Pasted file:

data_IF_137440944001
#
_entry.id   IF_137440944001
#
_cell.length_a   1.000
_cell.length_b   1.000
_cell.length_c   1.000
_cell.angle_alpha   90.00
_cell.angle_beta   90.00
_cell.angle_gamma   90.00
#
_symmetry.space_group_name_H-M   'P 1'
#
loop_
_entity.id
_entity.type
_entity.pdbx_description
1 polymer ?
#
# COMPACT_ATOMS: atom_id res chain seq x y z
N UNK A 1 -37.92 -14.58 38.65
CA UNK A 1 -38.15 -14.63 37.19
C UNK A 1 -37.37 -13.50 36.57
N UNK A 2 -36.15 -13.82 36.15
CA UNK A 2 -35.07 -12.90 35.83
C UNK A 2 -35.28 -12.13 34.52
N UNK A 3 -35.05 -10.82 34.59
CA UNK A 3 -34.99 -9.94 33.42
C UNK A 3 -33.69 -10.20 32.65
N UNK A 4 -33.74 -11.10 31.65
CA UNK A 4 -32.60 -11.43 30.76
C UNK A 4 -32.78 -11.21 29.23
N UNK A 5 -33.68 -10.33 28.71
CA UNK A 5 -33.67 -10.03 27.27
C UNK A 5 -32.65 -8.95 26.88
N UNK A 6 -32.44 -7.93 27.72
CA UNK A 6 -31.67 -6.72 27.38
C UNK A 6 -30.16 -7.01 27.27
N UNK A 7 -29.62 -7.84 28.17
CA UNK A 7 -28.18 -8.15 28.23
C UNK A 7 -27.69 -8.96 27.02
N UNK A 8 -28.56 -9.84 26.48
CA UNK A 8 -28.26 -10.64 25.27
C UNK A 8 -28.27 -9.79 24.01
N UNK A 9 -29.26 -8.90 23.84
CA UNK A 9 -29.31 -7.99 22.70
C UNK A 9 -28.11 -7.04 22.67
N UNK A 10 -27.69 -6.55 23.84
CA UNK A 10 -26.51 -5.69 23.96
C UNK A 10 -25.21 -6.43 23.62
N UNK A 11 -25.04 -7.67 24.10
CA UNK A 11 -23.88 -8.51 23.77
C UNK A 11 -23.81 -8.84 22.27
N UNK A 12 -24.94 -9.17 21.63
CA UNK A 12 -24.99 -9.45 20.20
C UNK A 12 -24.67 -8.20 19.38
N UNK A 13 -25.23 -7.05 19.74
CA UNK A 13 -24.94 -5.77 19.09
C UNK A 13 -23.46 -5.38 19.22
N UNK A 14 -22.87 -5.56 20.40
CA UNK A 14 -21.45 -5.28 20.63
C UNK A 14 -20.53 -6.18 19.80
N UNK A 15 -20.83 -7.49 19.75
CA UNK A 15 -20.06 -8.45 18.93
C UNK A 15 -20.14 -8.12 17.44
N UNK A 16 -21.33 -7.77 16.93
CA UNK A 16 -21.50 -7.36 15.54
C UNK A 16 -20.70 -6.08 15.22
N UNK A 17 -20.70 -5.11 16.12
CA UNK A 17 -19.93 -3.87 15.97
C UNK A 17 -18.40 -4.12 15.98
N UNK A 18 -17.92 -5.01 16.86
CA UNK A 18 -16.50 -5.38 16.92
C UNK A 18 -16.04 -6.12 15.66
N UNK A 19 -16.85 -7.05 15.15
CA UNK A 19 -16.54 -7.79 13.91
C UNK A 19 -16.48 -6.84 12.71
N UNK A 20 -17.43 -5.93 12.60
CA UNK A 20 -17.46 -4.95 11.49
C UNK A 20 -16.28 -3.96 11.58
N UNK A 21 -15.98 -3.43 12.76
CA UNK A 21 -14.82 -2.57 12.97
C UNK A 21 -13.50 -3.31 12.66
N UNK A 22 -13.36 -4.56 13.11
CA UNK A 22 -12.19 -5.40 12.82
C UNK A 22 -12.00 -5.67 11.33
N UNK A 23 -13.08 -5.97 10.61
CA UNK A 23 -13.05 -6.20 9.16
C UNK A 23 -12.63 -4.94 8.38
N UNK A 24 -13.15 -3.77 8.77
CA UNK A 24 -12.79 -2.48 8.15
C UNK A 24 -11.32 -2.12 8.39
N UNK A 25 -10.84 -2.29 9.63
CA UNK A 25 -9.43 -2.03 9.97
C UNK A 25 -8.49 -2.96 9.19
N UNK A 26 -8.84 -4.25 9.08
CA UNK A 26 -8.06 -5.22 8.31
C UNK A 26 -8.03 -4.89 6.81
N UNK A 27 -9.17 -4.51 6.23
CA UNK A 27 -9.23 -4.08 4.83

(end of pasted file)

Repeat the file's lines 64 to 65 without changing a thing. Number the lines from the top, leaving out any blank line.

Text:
CA UNK A 15 -20.06 -8.45 18.93
C UNK A 15 -20.14 -8.12 17.44